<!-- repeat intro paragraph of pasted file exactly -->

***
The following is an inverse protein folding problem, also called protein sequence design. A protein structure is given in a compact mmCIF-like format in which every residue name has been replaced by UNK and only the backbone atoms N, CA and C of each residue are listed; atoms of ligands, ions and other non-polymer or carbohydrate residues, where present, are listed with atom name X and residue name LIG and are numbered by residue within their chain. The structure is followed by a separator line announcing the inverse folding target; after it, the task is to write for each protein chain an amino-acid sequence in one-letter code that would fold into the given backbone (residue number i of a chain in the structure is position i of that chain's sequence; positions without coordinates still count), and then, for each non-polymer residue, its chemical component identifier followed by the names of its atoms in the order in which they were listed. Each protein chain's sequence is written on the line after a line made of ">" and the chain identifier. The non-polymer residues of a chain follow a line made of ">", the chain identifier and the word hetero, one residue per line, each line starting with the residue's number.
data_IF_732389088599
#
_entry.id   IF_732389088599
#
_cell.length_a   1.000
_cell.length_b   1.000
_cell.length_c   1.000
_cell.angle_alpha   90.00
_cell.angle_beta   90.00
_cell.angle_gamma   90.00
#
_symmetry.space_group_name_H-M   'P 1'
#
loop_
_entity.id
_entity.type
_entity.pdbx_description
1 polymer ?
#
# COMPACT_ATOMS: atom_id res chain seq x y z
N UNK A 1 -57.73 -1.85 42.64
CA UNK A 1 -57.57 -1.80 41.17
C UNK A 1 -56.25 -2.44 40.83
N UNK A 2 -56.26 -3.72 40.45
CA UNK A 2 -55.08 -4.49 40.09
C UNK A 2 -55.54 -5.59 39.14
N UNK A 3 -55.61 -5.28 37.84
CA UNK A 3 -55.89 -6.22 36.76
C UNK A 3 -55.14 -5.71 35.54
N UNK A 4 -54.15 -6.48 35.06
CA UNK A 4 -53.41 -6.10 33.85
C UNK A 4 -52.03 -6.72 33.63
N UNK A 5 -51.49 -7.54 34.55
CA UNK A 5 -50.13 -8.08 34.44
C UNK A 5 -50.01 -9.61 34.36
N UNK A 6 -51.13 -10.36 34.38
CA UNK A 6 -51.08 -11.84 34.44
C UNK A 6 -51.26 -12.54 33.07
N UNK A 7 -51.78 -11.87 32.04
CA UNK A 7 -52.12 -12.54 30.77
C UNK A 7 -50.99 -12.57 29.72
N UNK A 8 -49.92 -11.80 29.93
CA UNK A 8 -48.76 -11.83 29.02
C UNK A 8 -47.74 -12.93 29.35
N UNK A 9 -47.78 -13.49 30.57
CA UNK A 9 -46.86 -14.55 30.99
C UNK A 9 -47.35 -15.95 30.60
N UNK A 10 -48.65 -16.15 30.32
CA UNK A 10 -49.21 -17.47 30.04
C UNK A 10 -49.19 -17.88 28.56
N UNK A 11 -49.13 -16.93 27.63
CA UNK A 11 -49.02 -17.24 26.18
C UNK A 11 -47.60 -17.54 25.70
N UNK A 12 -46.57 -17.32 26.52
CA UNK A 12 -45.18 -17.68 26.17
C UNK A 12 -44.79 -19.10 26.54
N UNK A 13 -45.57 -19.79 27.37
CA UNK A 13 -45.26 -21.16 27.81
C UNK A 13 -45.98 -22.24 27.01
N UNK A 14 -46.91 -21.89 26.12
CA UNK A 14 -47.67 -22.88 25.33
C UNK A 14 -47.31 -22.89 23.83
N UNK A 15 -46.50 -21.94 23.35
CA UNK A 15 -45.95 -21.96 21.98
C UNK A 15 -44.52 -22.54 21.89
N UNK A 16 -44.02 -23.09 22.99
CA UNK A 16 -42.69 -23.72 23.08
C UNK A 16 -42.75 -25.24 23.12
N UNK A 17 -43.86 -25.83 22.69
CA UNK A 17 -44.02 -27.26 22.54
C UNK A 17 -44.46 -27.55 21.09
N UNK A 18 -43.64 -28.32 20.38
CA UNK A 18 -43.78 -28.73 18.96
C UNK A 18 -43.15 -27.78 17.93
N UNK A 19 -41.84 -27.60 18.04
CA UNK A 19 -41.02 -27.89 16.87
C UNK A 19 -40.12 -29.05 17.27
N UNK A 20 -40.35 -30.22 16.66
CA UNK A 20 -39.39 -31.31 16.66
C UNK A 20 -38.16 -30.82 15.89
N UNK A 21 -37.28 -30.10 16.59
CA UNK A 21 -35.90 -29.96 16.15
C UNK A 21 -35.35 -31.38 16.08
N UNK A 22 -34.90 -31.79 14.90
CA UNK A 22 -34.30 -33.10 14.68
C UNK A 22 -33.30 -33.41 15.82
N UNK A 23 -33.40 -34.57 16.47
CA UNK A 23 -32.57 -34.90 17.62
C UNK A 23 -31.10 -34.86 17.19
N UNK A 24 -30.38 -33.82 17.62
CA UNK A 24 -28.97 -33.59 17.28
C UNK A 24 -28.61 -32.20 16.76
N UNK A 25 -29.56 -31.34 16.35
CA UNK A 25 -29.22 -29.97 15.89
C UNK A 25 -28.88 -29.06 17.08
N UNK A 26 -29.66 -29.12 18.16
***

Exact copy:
The following is an inverse protein folding problem, also called protein sequence design. A protein structure is given in a compact mmCIF-like format in which every residue name has been replaced by UNK and only the backbone atoms N, CA and C of each residue are listed; atoms of ligands, ions and other non-polymer or carbohydrate residues, where present, are listed with atom name X and residue name LIG and are numbered by residue within their chain. The structure is followed by a separator line announcing the inverse folding target; after it, the task is to write for each protein chain an amino-acid sequence in one-letter code that would fold into the given backbone (residue number i of a chain in the structure is position i of that chain's sequence; positions without coordinates still count), and then, for each non-polymer residue, its chemical component identifier followed by the names of its atoms in the order in which they were listed. Each protein chain's sequence is written on the line after a line made of ">" and the chain identifier. The non-polymer residues of a chain follow a line made of ">", the chain identifier and the word hetero, one residue per line, each line starting with the residue's number.